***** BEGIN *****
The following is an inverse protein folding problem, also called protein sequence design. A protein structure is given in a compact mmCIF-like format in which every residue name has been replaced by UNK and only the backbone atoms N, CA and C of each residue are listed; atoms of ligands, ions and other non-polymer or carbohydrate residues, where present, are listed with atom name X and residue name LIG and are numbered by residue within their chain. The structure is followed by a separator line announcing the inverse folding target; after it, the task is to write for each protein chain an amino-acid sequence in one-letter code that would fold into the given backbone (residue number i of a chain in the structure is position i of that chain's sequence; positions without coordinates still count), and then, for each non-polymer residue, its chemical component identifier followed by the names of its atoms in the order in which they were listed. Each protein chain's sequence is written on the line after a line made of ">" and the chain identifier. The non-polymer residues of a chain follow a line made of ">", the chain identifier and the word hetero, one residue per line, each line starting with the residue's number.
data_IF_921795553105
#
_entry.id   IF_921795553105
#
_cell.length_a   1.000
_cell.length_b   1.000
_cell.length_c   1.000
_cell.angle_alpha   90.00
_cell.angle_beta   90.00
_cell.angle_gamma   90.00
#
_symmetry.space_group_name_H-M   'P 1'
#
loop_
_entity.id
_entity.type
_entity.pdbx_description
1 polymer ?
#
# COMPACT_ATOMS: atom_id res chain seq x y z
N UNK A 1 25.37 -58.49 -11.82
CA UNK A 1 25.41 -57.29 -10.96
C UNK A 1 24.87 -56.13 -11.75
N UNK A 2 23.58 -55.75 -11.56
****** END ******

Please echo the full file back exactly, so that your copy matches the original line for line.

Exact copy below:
The following is an inverse protein folding problem, also called protein sequence design. A protein structure is given in a compact mmCIF-like format in which every residue name has been replaced by UNK and only the backbone atoms N, CA and C of each residue are listed; atoms of ligands, ions and other non-polymer or carbohydrate residues, where present, are listed with atom name X and residue name LIG and are numbered by residue within their chain. The structure is followed by a separator line announcing the inverse folding target; after it, the task is to write for each protein chain an amino-acid sequence in one-letter code that would fold into the given backbone (residue number i of a chain in the structure is position i of that chain's sequence; positions without coordinates still count), and then, for each non-polymer residue, its chemical component identifier followed by the names of its atoms in the order in which they were listed. Each protein chain's sequence is written on the line after a line made of ">" and the chain identifier. The non-polymer residues of a chain follow a line made of ">", the chain identifier and the word hetero, one residue per line, each line starting with the residue's number.
data_IF_921795553105
#
_entry.id   IF_921795553105
#
_cell.length_a   1.000
_cell.length_b   1.000
_cell.length_c   1.000
_cell.angle_alpha   90.00
_cell.angle_beta   90.00
_cell.angle_gamma   90.00
#
_symmetry.space_group_name_H-M   'P 1'
#
loop_
_entity.id
_entity.type
_entity.pdbx_description
1 polymer ?
#
# COMPACT_ATOMS: atom_id res chain seq x y z
N UNK A 1 25.37 -58.49 -11.82
CA UNK A 1 25.41 -57.29 -10.96
C UNK A 1 24.87 -56.13 -11.75
N UNK A 2 23.58 -55.75 -11.56